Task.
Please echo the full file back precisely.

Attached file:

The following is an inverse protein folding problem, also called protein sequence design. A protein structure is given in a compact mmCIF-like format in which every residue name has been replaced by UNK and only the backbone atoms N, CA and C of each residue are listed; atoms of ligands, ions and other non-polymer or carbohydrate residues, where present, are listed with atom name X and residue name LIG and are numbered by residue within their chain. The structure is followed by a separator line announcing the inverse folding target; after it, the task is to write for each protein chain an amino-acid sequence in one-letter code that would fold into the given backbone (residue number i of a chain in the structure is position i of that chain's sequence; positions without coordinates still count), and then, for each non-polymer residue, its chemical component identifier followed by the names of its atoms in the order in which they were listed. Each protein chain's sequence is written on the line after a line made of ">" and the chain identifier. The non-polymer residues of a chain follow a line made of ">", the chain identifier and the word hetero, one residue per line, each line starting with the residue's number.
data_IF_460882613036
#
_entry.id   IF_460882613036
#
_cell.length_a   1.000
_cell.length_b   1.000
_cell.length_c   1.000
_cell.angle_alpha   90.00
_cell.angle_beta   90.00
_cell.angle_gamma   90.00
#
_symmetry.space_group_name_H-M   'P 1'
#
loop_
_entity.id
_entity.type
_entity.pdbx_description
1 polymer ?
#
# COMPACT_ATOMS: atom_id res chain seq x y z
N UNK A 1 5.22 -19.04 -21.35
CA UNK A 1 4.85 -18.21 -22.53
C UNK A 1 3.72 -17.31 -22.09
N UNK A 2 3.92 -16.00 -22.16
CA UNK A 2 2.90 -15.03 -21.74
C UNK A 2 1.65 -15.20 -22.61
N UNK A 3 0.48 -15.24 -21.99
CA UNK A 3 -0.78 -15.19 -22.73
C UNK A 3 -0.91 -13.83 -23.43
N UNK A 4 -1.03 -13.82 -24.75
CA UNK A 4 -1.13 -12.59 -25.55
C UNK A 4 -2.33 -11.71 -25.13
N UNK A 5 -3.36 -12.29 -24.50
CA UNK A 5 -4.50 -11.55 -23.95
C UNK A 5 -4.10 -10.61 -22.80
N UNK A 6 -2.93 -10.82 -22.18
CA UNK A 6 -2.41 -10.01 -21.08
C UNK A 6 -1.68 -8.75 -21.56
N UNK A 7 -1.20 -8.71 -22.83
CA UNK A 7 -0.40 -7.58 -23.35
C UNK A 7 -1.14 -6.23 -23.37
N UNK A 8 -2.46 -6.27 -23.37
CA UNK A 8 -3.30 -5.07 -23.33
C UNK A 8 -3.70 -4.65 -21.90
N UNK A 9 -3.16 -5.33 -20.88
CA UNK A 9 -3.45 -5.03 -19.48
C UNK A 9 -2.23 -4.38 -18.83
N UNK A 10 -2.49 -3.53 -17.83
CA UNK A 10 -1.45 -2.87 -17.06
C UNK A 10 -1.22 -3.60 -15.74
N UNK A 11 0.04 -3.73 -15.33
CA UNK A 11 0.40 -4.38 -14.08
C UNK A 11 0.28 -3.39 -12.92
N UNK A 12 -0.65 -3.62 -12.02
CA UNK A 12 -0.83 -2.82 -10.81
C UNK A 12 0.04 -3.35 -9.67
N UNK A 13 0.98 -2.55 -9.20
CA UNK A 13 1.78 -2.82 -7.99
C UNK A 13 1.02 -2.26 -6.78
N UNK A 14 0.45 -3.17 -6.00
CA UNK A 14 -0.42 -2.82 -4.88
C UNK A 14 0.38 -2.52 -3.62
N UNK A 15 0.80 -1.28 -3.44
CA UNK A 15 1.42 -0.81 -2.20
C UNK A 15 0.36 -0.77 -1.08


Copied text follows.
The following is an inverse protein folding problem, also called protein sequence design. A protein structure is given in a compact mmCIF-like format in which every residue name has been replaced by UNK and only the backbone atoms N, CA and C of each residue are listed; atoms of ligands, ions and other non-polymer or carbohydrate residues, where present, are listed with atom name X and residue name LIG and are numbered by residue within their chain. The structure is followed by a separator line announcing the inverse folding target; after it, the task is to write for each protein chain an amino-acid sequence in one-letter code that would fold into the given backbone (residue number i of a chain in the structure is position i of that chain's sequence; positions without coordinates still count), and then, for each non-polymer residue, its chemical component identifier followed by the names of its atoms in the order in which they were listed. Each protein chain's sequence is written on the line after a line made of ">" and the chain identifier. The non-polymer residues of a chain follow a line made of ">", the chain identifier and the word hetero, one residue per line, each line starting with the residue's number.
data_IF_460882613036
#
_entry.id   IF_460882613036
#
_cell.length_a   1.000
_cell.length_b   1.000
_cell.length_c   1.000
_cell.angle_alpha   90.00
_cell.angle_beta   90.00
_cell.angle_gamma   90.00
#
_symmetry.space_group_name_H-M   'P 1'
#
loop_
_entity.id
_entity.type
_entity.pdbx_description
1 polymer ?
#
# COMPACT_ATOMS: atom_id res chain seq x y z
N UNK A 1 5.22 -19.04 -21.35
CA UNK A 1 4.85 -18.21 -22.53
C UNK A 1 3.72 -17.31 -22.09
N UNK A 2 3.92 -16.00 -22.16
CA UNK A 2 2.90 -15.03 -21.74
C UNK A 2 1.65 -15.20 -22.61
N UNK A 3 0.48 -15.24 -21.99
CA UNK A 3 -0.78 -15.19 -22.73
C UNK A 3 -0.91 -13.83 -23.43
N UNK A 4 -1.03 -13.82 -24.75
CA UNK A 4 -1.13 -12.59 -25.55
C UNK A 4 -2.33 -11.71 -25.13
N UNK A 5 -3.36 -12.29 -24.50
CA UNK A 5 -4.50 -11.55 -23.95
C UNK A 5 -4.10 -10.61 -22.80
N UNK A 6 -2.93 -10.82 -22.18
CA UNK A 6 -2.41 -10.01 -21.08
C UNK A 6 -1.68 -8.75 -21.56
N UNK A 7 -1.20 -8.71 -22.83
CA UNK A 7 -0.40 -7.58 -23.35
C UNK A 7 -1.14 -6.23 -23.37
N UNK A 8 -2.46 -6.27 -23.37
CA UNK A 8 -3.30 -5.07 -23.33
C UNK A 8 -3.70 -4.65 -21.90
N UNK A 9 -3.16 -5.33 -20.88
CA UNK A 9 -3.45 -5.03 -19.48
C UNK A 9 -2.23 -4.38 -18.83
N UNK A 10 -2.49 -3.53 -17.83
CA UNK A 10 -1.45 -2.87 -17.06
C UNK A 10 -1.22 -3.60 -15.74
N UNK A 11 0.04 -3.73 -15.33
CA UNK A 11 0.40 -4.38 -14.08
C UNK A 11 0.28 -3.39 -12.92
N UNK A 12 -0.65 -3.62 -12.02
CA UNK A 12 -0.83 -2.82 -10.81
C UNK A 12 0.04 -3.35 -9.67
N UNK A 13 0.98 -2.55 -9.20
CA UNK A 13 1.78 -2.82 -7.99
C UNK A 13 1.02 -2.26 -6.78
N UNK A 14 0.45 -3.17 -6.00
CA UNK A 14 -0.42 -2.82 -4.88
C UNK A 14 0.38 -2.52 -3.62
N UNK A 15 0.80 -1.28 -3.44
CA UNK A 15 1.42 -0.81 -2.20
C UNK A 15 0.36 -0.77 -1.08